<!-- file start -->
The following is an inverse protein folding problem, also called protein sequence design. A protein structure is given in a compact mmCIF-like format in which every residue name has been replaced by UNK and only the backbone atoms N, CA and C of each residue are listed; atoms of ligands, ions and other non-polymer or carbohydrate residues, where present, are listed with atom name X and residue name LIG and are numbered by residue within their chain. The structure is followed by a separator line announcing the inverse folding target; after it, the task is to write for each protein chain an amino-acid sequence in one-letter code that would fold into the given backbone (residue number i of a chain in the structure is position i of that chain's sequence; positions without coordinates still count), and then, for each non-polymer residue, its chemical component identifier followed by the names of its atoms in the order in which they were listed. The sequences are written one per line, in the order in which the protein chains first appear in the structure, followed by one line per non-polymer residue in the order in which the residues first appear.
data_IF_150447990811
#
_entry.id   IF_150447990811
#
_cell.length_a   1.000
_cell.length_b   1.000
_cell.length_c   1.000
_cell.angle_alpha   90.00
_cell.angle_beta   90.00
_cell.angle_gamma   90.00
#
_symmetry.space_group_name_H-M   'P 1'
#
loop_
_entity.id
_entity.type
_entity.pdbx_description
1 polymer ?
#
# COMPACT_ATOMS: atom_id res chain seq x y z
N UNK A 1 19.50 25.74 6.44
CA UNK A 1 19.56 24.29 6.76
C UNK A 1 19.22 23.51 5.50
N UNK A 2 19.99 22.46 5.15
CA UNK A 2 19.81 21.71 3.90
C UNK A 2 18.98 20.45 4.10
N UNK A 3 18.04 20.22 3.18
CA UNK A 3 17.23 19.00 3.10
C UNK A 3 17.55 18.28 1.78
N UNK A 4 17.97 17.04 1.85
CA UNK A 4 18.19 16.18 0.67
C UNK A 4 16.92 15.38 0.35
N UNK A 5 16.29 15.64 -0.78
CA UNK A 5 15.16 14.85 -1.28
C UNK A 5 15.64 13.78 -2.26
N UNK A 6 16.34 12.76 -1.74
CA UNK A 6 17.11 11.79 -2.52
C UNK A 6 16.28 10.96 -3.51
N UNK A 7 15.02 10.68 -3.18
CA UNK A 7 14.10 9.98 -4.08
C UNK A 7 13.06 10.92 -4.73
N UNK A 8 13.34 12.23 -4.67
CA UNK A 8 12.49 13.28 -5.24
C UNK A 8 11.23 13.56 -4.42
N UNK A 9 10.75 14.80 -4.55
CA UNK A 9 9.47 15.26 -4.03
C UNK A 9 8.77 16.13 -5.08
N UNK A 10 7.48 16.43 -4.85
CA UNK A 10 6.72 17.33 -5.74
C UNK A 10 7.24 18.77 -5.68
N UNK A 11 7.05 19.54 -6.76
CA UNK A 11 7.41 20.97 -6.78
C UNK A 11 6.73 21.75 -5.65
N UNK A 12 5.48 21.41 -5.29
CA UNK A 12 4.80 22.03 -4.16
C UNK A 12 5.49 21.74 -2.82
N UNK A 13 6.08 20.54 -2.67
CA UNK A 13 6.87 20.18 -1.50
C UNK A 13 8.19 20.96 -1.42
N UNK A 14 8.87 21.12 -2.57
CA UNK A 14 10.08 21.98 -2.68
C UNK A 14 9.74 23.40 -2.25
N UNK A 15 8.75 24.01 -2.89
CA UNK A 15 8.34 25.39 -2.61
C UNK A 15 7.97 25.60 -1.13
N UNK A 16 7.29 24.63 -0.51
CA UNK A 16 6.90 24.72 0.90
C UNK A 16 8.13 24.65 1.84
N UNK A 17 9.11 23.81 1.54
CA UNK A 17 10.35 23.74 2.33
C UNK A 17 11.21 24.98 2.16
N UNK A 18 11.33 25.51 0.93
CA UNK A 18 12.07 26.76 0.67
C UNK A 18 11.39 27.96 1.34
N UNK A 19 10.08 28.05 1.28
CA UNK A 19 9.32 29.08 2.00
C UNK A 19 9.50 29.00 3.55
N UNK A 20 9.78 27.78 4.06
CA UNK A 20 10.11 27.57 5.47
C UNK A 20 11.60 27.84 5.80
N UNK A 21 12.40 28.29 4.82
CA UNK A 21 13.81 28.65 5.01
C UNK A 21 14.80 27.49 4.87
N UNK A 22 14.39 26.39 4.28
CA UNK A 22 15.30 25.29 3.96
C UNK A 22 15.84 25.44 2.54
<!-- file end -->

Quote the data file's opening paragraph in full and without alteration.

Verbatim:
The following is an inverse protein folding problem, also called protein sequence design. A protein structure is given in a compact mmCIF-like format in which every residue name has been replaced by UNK and only the backbone atoms N, CA and C of each residue are listed; atoms of ligands, ions and other non-polymer or carbohydrate residues, where present, are listed with atom name X and residue name LIG and are numbered by residue within their chain. The structure is followed by a separator line announcing the inverse folding target; after it, the task is to write for each protein chain an amino-acid sequence in one-letter code that would fold into the given backbone (residue number i of a chain in the structure is position i of that chain's sequence; positions without coordinates still count), and then, for each non-polymer residue, its chemical component identifier followed by the names of its atoms in the order in which they were listed. The sequences are written one per line, in the order in which the protein chains first appear in the structure, followed by one line per non-polymer residue in the order in which the residues first appear.